Officials continued to investigate Tuesday's death of an 18-month-old boy, killed after a section of metal fence fell on his head at a Bayville beach.
Phillip Amico had been playing near the unattached chain link fence when it fell on him "causing a laceration to his head" at 4:55 p.m. Monday at Charles E. Ransom Beach, a Nassau police report said.
Though police said the death was accidental, they provided neither any details about what happened nor additional information about the child or his family.
Chris Murphy, Oyster Bay Town employee, said he had propped up the fence along a bath house wall two weeks ago for the fence company to pick up.
"I didn't think it was dangerous," he said. "The way it was, I didn't think [something like that] would ever happen."
Jennifer Schieferstein, 21, of Locust Valley, was walking at the beach Monday when she heard a woman urgently calling for an ambulance. A baby bleeding from gashes on the front and back of his head was draped on the woman's shoulder.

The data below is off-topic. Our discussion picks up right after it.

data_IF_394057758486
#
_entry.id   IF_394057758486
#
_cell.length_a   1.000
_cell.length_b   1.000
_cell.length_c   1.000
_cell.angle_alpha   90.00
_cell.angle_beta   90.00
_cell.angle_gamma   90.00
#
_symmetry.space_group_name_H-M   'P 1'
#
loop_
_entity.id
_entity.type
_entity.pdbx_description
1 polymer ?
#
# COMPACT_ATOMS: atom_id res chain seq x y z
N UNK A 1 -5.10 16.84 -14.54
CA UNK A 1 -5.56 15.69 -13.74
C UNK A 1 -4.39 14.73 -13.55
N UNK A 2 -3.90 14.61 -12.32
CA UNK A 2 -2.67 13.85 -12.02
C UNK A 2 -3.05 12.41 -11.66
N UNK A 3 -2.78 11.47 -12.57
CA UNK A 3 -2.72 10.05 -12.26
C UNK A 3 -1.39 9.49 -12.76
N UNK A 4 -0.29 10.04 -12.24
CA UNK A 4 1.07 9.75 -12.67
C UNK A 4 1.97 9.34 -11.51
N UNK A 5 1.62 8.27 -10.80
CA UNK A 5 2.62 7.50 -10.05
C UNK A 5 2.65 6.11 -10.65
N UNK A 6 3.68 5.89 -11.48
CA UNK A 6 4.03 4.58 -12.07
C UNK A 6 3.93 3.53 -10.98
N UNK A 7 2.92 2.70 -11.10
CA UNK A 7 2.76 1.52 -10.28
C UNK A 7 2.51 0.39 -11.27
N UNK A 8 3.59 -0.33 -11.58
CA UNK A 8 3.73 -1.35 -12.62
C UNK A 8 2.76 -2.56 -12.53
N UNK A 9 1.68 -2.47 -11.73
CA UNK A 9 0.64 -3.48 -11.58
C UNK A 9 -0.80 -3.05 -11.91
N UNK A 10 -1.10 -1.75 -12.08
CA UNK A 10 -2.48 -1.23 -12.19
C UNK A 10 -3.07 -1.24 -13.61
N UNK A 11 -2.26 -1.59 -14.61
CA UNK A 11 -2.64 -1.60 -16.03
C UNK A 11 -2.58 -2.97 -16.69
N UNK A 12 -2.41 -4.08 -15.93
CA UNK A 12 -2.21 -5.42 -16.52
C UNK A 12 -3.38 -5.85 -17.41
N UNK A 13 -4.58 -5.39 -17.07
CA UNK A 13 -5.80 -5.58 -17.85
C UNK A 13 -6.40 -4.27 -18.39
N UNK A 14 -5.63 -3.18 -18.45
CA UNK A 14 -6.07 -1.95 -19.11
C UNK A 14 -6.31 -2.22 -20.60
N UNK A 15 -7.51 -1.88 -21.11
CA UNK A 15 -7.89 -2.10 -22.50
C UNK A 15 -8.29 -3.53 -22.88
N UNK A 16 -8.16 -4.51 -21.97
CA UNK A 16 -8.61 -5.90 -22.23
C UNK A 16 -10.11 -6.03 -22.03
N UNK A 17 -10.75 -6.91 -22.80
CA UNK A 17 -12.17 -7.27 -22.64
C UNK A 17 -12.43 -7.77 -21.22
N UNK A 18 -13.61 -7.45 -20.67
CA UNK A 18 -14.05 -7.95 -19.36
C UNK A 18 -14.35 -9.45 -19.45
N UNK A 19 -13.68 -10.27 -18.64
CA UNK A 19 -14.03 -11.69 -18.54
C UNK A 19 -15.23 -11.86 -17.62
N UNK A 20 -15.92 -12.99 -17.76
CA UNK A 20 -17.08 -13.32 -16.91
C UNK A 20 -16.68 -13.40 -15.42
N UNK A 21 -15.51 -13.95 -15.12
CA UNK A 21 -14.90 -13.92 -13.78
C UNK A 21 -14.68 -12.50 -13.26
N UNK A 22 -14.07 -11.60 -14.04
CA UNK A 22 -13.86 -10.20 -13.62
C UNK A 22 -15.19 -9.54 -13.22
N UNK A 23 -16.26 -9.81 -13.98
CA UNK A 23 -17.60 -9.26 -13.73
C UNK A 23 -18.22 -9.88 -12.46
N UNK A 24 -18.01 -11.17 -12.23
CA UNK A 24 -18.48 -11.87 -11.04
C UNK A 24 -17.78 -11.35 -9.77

Three little girls were with her; one repeatedly yelling "Is my brother going to die?"
Schieferstein's mother took the girls aside while she and the woman placed him on a nearby picnic table and tried to revive him.
He still had a pulse but was unconscious and coughing up blood, said Schieferstein, who works as a lifeguard.
A Nassau police ambulance driver, who said he was at the scene Monday, drove up to the parking lot Tuesday afternoon, leaving a bouquet of yellow carnations in front of the Ransom beach house where the fence was located.
Police said the injured boy was taken to Nassau University Medical Center in East Meadow by helicopter. After an 11-hour attempt to save his life, a pediatric intensive care unit doctor pronounced him dead at 4:02 a.m. yesterday, hospital spokeswoman Shelley Lotenberg said.
Venditto said the police took a piece of fencing that was at the beach as part of a recent construction project. The town supervisor said the administration is working with town employees, a contractor and consulting engineer to determine why the fence was there.
With Bill Bleyer